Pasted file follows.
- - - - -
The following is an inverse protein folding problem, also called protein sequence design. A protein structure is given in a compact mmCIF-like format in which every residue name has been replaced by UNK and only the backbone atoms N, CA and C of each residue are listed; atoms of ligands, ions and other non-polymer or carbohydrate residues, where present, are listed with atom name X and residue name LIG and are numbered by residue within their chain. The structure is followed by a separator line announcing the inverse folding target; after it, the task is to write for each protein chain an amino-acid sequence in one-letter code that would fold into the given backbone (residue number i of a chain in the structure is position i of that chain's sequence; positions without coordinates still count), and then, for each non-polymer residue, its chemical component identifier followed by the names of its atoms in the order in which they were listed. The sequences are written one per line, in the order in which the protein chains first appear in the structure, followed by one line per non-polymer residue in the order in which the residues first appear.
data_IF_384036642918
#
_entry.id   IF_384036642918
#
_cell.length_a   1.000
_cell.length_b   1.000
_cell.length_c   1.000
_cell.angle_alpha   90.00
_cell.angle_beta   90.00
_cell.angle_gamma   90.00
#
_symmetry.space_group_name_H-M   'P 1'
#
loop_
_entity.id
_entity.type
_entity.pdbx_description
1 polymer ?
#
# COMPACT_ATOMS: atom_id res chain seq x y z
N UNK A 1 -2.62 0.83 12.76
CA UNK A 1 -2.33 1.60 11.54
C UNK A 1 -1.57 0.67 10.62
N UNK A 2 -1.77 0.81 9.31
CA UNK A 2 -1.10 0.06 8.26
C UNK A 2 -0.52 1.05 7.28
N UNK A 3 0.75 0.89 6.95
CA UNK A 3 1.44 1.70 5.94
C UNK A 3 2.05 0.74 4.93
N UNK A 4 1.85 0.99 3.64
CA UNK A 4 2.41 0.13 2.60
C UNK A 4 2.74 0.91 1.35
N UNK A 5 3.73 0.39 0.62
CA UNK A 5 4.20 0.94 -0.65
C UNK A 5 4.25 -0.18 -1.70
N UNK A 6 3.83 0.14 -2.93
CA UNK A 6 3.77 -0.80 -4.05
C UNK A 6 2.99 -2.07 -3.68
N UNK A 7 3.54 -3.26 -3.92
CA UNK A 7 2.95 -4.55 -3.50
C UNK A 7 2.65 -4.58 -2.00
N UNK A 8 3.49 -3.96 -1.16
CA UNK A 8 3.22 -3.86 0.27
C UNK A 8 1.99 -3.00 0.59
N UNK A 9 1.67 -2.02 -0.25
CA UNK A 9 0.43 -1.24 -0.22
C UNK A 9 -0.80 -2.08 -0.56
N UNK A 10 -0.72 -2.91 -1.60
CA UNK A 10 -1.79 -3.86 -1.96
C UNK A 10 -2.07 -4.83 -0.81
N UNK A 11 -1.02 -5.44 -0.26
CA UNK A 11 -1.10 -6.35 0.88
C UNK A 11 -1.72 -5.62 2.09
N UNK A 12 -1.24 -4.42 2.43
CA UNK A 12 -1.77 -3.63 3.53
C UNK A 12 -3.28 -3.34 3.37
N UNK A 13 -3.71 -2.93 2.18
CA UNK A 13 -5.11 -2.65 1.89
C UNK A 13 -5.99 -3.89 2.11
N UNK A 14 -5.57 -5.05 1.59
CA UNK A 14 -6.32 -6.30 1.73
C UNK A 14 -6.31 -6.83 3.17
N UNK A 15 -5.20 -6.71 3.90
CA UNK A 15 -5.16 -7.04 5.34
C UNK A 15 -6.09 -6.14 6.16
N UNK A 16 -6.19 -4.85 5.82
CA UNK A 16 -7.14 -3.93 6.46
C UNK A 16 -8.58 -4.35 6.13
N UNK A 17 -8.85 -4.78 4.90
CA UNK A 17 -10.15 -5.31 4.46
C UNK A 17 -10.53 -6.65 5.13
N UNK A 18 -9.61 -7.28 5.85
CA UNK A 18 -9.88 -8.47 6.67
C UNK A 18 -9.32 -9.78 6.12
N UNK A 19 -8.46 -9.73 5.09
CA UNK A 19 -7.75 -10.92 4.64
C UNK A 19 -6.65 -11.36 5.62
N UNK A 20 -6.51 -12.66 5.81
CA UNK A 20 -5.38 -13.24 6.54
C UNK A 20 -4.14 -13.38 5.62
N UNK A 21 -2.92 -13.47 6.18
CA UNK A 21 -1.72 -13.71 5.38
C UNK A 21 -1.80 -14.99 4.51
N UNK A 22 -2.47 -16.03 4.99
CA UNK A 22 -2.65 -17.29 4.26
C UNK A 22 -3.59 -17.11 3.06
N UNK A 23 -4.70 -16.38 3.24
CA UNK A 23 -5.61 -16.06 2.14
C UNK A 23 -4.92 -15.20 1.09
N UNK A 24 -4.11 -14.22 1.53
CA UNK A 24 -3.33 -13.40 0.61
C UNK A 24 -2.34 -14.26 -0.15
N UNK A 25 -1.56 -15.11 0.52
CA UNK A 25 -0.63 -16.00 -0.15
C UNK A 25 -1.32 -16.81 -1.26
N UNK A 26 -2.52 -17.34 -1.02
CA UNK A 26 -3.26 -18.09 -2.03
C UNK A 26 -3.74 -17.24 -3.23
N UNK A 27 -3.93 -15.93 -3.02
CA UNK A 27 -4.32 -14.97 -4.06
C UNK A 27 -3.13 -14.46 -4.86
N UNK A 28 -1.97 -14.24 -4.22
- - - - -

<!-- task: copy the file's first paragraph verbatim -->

The following is an inverse protein folding problem, also called protein sequence design. A protein structure is given in a compact mmCIF-like format in which every residue name has been replaced by UNK and only the backbone atoms N, CA and C of each residue are listed; atoms of ligands, ions and other non-polymer or carbohydrate residues, where present, are listed with atom name X and residue name LIG and are numbered by residue within their chain. The structure is followed by a separator line announcing the inverse folding target; after it, the task is to write for each protein chain an amino-acid sequence in one-letter code that would fold into the given backbone (residue number i of a chain in the structure is position i of that chain's sequence; positions without coordinates still count), and then, for each non-polymer residue, its chemical component identifier followed by the names of its atoms in the order in which they were listed. The sequences are written one per line, in the order in which the protein chains first appear in the structure, followed by one line per non-polymer residue in the order in which the residues first appear.